I have enjoyed writing stories since I was a small child. I remember in second or third grade the teacher handing out the piece of paper with a place to draw on top and sets of three lines on the rest of the page. We wrote a sentence or two to tell a story and colored a picture above. It was always great fun to write out the adventures that were running through my mind.
When we moved on to fourth grade we started getting entire pieces of paper that could be written on and I didn’t have to think of any pesky picture to draw. Which I was not good at. I could write and write and never had any problem filling up the pages. other kids, not so inclined to write struggled with getting a full page. I asked for more paper.
I suppose the thrill I got reading just flowed over into wanting to write. But as in many things I do, I was (and am) inpatient and felt most happy breezing through the story and affixing the last period and calling it done. No proof reading or editing for me. The story was pure and unadulterated and that is how I liked it. Free flowing stream of consciousness.
In ninth grade English Mrs. Bickford required us to write a journal. I thought that by that age we were too old for that and was quite a stinker about it. We were to start off with a story about how we spent our summer. So I reported that I had been in the hospital suffering from a rare heart disease and not expected to walk again. No idea what one had to do with the other, but that was the story and I was sticking to it. I topped it off with a flourish by surprising all the doctors and nurses and my parents with a surprise walk and wouldn’t you know it? Just in time to play softball where I was the home run hitter of the summer! A little Secret Garden meets Marcus Welby, M.D. meets Matt Christopher. Mrs. Bickford was not amused.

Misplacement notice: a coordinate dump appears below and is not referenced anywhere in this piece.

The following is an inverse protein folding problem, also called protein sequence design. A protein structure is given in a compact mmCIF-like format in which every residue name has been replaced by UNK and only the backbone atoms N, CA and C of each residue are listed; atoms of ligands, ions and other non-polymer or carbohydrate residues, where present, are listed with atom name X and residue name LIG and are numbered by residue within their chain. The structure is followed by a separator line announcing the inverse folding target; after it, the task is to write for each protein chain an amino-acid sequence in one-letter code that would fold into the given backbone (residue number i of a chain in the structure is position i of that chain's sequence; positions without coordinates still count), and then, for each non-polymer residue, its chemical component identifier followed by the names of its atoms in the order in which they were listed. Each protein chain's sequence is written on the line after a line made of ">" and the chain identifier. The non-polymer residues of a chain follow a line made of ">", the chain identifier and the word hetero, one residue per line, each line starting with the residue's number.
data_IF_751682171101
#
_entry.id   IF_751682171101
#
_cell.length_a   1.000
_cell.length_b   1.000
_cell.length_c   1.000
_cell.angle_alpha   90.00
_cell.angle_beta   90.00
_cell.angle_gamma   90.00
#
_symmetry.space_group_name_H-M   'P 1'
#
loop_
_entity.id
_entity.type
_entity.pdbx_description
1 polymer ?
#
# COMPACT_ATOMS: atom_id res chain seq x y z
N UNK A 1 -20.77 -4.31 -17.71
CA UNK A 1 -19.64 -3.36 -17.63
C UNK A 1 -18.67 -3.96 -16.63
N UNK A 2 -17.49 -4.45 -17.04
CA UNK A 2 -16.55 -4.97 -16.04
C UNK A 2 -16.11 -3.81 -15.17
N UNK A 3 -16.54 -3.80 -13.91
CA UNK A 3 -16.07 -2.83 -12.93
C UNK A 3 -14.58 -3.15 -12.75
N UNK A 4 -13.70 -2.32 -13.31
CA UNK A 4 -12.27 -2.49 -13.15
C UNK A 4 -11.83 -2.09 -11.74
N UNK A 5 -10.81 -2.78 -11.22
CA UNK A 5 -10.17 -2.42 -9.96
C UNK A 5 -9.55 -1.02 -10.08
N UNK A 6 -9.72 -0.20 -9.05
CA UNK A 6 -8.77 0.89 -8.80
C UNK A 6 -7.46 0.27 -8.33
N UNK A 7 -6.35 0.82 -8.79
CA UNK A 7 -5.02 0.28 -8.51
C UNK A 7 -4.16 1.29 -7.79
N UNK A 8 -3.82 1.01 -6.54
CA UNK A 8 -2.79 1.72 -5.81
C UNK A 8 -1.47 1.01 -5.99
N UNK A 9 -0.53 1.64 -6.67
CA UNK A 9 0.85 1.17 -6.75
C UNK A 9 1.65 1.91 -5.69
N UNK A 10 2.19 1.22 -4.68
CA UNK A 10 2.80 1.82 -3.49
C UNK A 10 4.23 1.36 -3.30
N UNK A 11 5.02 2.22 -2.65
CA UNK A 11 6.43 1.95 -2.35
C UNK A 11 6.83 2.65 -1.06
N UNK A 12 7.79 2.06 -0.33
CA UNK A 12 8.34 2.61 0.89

I took a class, in preparation for college from Ms. Hall my senior year at Glacier Senior High School in Seattle. Now it is called Sea Tac. And the school is closed. The class was to prepare you for college writing. I loved the class but had a rude awakening when one day I was writing an essay about music. I started it out with “Everybody loves music.” She stopped me right there. She said it was an incorrect statement. Not everybody likes music let alone loves it. Some don’t like it at all. I wanted to say “I don’t care if people actually love music or not, I want them to either feel like they do , or feel like they will challenge my premise as they begin to read my essay.” But you didn’t say things like that to teachers then. It was a hook and I wanted it but I had to remove it because I could not risk my GPA. That may have been the first time I had to choose a battle! I felt something sort of go away. That freedom to just pour things out on a page was now muted. I liked the “jazz” version of writing…scat, improve.
I trudged off to college in the fall of 1979. I remember countless nights sitting at my desk in Alford Montgomery Hall on the CWU campus writing essays in my little composition book. Not for class, but for me. There was some good stuff in that book. I lost it in a move from Washington to California. I have always missed it and never been able to recreate the stories within it.
In law school I got another big slap in the face. By then I was in my forties, and though I didn’t write much, I fancied that it was my strong point and it would be something I excelled at. WRONG! Professor Strong pointed out to us that legal writing was like nothing we had ever done before. Not like creative writing or technical writing or scientific writing. It was an animal all its own and nothing we had done would give us an advantage. When I got my first writing back and his tiny block letters in red filled the margins and any other open space on the paper, I was crest fallen. Professor Strong was a nice guy with Urkel glasses and riveting stories about clerking for a federal judge while his roommate clerked for Justice Scalia. He also had a pension for Bush Bashing any time he could fit it in to lesson. He was a good writing teacher and I appreciated all the time and ink he spent on my that semester. I still feel my legal writing is not as strong as my other writing skills, but I still like it anyway. IT is a challenge and a challenge is good. It also created the ability to look at my non legal writing and actually do some editing, proofing, outlining and planning more than I had in me free-form youth.
In 2011 I started to blog. I had done some other dabbling in blogging but WhelanTrek has been the blog I have stuck with, though off and on depending on if I was doing a lot of outdoor activities to blog about. After the blogging for the Everest adventure, I wanted to write a book about it all. But I have not. But now I am in the mindset that perhaps I should write a book. So that is the real question all of these 900 plus words are leading to. Should I?